Supreme Court Cases
1966 AIR 614 1966 SCR (1) 539
Supreme Court Cases
1966 AIR 614 1966 SCR (1) 539
19/08/1965 SARKAR, A.K.
DAYAL, RAGHUBAR RAMASWAMI, V.
CITATION: 1966 AIR 614 1966 SCR (1) 539
CITATOR INFO :
D 1971 SC1153 (17,20,23) R 1979 SC 713 (6)
Indian Penal Code (Act 45 of 1860), ss. 494, 109-Bigamy and abetment thereof-Admission of accused Whether sufficient proof of second marriage.
K, a woman, was alleged to have married a second time in contravention of the provisions of the Hindu Marriage Act.
1955 and was found guilty, alongwith the alleged second husband, of an offence under s. 494 of the Indian Penal Code. Two of her relatives were convicted for abetment of the above offence. The Trial Court as well as the judicial Commissioner of Himachal Pradesh held that the evidence of the only witness who was produced to prove the second marriage, fell short of proving it. But the Judicial Commissioner convicted the appellants on certain admissions of K and the alleged second husband. In appeal to this Court, Held: In a bigamy case the second marriage has to be proved as a fact. The necessary ceremonies must be proved to have been performed. Admission of marriage by the accused is not evidence of it for the purpose of proving an offence of bigamy or adultery. [541 P-G] Bhaurao Shankar Lokhande v. State of Maharashtra,  2 S.C.R. 837 relied on Empress v. Pitambur Singh, (1880) I.L.R. 5 Cal. 566, Empress v. Kallu, (1882) I.L.R. 5 All. 233 and Marria v.
Miller, 4 Burr 2057-98 E.R. 73, referred to.
R. v. Robinson, (1938) 1 A.E.R. 301, distinguished.
CRIMINAL APPELLATE JURISDICTION : Criminal Appeal No. 167 of 1963.
Appeal by special leave from the judgment and order dated July 31, 1963, of the Judicial Commissioner's Court Himachal Pradesh, in Criminal Appeal No. 7 of 1963.
S.C. Agarwala, R. K. Garg and D. P. Singh, for the appellants.
K. L. Hathi and B. R. G. K. Achar, for the respondent.
The Judgment of the Court was delivered by Sarkar J. This appeal arises out of a conviction for bigamy and for the abetment of it under ss. 194 and 109 of the Indian Penal Code. The trial Court acquitted the accused persons but on appeal the Judicial Commissioner of Himachal Pradesh convicted them. Hence this appeal.
540 Originally four persons were charged, namely, Kubja the bride, Kanwal Ram the bride-room, Hira Nand and Seesia both relations of the bride, the latter two having been charged under s. 494 read with s. 109 for abetment of the offence of bigamy committed by the two first mentioned accused. The charges were framed on the complaint of Sadh Ram to whom Kubja had been earlier married. The complainant had also implicated Hiroo, the mother of Kubja but she was discharged by the magistrate. Hira Nand died pending the appeal in this Court.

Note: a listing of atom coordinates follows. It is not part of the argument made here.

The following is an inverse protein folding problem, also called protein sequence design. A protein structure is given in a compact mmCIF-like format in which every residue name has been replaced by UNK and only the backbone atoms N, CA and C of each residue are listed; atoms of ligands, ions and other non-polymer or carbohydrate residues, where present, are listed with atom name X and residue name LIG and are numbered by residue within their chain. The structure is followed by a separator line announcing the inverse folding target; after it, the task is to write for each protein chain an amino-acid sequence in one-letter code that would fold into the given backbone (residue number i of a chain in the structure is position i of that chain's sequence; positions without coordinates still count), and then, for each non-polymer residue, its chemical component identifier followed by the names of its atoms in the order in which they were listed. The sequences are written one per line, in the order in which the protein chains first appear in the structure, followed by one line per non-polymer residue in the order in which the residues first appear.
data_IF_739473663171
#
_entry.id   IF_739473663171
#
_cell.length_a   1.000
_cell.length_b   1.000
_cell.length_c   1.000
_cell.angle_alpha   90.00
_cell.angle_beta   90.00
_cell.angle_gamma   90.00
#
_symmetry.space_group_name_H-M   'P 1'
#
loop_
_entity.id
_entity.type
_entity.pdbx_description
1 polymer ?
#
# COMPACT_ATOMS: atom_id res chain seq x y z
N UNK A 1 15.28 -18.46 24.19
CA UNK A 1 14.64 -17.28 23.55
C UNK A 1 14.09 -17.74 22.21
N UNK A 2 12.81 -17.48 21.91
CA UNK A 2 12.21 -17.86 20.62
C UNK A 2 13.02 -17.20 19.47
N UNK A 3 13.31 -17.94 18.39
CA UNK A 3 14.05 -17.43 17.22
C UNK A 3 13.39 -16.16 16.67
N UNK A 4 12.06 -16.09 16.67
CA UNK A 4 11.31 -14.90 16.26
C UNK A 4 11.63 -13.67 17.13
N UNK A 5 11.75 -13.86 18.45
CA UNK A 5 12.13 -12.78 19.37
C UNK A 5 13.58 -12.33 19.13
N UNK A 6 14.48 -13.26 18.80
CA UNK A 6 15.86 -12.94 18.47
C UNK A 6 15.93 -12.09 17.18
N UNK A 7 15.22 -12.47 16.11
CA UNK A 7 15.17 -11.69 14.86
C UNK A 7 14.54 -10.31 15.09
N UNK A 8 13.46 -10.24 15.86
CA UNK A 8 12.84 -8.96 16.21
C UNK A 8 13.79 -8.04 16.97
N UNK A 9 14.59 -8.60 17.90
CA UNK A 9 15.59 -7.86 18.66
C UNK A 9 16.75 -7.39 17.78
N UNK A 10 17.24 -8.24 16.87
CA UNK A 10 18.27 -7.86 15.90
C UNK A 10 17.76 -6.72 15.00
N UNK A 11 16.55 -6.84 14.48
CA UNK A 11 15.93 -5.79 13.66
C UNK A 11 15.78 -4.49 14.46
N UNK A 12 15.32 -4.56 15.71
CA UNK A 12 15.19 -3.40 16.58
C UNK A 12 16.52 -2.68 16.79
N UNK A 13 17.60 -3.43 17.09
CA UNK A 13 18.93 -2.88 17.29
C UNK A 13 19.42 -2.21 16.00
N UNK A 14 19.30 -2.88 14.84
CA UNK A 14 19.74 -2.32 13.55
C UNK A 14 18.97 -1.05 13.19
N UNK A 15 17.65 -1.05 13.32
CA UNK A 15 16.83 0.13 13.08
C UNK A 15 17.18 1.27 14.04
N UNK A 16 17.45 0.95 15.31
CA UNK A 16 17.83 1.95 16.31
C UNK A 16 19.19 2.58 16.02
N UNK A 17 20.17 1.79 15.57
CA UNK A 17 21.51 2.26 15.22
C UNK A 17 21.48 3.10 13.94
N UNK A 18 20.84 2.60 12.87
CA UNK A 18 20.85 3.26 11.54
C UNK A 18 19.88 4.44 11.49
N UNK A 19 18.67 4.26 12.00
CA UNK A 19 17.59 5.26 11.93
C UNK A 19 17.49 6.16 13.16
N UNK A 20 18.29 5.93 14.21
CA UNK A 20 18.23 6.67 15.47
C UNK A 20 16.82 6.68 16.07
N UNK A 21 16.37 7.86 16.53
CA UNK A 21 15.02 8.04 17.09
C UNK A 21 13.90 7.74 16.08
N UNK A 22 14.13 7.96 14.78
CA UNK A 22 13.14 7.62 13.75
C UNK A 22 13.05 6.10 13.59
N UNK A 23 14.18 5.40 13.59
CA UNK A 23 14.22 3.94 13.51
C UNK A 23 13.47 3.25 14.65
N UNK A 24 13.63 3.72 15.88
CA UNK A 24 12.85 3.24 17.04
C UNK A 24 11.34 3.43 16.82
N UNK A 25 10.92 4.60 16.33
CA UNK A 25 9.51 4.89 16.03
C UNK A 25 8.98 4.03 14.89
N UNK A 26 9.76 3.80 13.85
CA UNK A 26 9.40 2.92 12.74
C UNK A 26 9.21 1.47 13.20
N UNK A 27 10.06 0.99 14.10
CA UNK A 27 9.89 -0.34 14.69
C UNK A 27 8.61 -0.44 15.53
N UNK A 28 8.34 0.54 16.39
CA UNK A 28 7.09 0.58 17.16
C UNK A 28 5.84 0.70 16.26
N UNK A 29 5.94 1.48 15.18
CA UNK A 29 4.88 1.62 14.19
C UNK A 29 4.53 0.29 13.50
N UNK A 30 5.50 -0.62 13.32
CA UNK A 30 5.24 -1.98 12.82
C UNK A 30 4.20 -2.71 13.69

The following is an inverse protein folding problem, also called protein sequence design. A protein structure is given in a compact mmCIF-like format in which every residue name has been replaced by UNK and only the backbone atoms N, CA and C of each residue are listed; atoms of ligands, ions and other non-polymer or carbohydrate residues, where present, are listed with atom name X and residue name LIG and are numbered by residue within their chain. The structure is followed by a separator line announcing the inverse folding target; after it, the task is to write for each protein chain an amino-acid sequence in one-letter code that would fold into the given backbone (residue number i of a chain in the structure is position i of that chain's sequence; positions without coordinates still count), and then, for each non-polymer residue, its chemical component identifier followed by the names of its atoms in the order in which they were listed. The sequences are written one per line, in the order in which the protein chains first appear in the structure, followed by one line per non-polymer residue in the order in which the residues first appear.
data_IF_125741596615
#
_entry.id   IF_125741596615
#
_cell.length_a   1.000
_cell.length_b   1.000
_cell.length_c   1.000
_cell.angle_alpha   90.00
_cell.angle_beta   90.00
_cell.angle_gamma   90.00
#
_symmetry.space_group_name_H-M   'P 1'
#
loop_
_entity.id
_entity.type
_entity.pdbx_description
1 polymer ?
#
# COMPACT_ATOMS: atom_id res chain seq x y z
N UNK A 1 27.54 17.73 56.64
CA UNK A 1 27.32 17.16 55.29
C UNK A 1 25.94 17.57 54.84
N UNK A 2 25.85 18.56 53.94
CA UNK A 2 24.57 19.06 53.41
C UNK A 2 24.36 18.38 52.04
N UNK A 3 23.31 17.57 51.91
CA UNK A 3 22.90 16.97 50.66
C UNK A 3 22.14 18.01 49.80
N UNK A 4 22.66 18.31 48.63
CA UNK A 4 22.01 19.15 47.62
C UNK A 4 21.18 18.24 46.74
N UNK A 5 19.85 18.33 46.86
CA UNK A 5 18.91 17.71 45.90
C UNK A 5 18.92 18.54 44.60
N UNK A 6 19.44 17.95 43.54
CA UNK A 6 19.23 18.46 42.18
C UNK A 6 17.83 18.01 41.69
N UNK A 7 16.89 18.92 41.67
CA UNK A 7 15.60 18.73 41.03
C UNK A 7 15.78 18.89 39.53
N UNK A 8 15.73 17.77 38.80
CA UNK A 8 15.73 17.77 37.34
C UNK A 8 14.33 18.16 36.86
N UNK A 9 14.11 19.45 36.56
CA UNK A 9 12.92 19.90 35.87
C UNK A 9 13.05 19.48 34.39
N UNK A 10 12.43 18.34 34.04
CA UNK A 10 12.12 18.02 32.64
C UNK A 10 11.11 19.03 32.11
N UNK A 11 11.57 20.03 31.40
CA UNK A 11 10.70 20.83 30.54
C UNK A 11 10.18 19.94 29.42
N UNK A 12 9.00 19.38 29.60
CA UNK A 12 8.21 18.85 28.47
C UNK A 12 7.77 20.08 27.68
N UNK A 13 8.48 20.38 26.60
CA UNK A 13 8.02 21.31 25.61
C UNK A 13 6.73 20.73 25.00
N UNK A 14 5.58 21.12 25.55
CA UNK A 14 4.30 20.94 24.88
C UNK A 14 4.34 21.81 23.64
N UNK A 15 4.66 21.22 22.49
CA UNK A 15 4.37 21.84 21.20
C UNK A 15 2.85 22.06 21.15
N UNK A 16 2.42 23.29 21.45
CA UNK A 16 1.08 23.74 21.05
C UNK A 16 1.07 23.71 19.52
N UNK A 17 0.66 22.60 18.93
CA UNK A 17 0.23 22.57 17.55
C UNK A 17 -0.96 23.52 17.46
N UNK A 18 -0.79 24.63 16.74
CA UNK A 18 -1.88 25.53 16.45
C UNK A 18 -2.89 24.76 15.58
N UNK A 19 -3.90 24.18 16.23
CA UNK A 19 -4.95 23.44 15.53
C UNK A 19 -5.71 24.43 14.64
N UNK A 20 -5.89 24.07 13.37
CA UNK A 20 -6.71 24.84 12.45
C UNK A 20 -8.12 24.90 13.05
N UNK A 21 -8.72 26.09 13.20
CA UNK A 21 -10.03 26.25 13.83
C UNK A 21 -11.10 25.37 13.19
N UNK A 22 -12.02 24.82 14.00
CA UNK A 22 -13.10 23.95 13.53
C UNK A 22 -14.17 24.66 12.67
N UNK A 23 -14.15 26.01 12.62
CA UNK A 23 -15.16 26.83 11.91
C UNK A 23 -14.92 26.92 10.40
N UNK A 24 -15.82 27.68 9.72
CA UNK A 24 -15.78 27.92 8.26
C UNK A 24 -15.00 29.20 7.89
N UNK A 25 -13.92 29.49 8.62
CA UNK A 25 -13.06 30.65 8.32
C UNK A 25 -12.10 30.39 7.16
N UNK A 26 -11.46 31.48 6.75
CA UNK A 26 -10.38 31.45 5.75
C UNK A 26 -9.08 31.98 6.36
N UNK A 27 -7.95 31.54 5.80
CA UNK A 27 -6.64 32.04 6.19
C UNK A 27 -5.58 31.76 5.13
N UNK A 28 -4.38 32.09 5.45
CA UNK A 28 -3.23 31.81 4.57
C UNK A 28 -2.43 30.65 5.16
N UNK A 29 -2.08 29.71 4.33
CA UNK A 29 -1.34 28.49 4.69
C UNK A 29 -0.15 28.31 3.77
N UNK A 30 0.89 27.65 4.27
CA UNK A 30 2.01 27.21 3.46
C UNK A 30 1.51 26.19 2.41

Sadh Ram was married to Kubja sometime in 1940-41. The marriage between the appellant Kanwal Ram and Kubja is said to have taken place in September 1955. By this time the Hindu Marriage Act, 1955 had come into force and it prohibited the marriage of a Hindu during the lifetime of his or her spouse. The parties belong to a village in Himachal Pradesh among whom a customary form of marriage called Praina, is recognised. Both the marriages were performed according to that form. The marriage of Kubja with Sadh Ram though originally challenged is now accepted.
The only question is whether the second marriage of Kubja, that is to say, between Kubja and Kanwal Ram, has been proved.
The evidence would show that for a marriage in this form the following ceremonies are essential. First some agnatic relation of the bridegroom goes to the bride's house and offers her " suhag". Thereafter, a relation of the bride who is called Prainu, brings her to the house of the bridegroom. There at the door of the house of the bridegroom coins are put in a pot and then Puja and Katha (reading of holy scriputues) are held. The, bride then nicks up the pot and takes that to the family hearth and bows there. Then she makes obeisance to the father-in-law and the mother-in-law and other elders in the family.
Lastly, with feasting the ceremonies end. The complaint Sadh Ram himself admitted that puja at the entrance and bowing at the hearth by the bride after she had picked up the pot were compulsory ceremonies. He added, "If any one of these ceremonies is not performed, then the marriage is not complete." Now all that the only witness who spoke about the ceremonies observed at the marriage of Kubja and Kanwal Ram said was that Seesia had brought the suhag and Hira Nand acted as Prainu. He does not mention any of the other ceremonies to which we have earlier referred.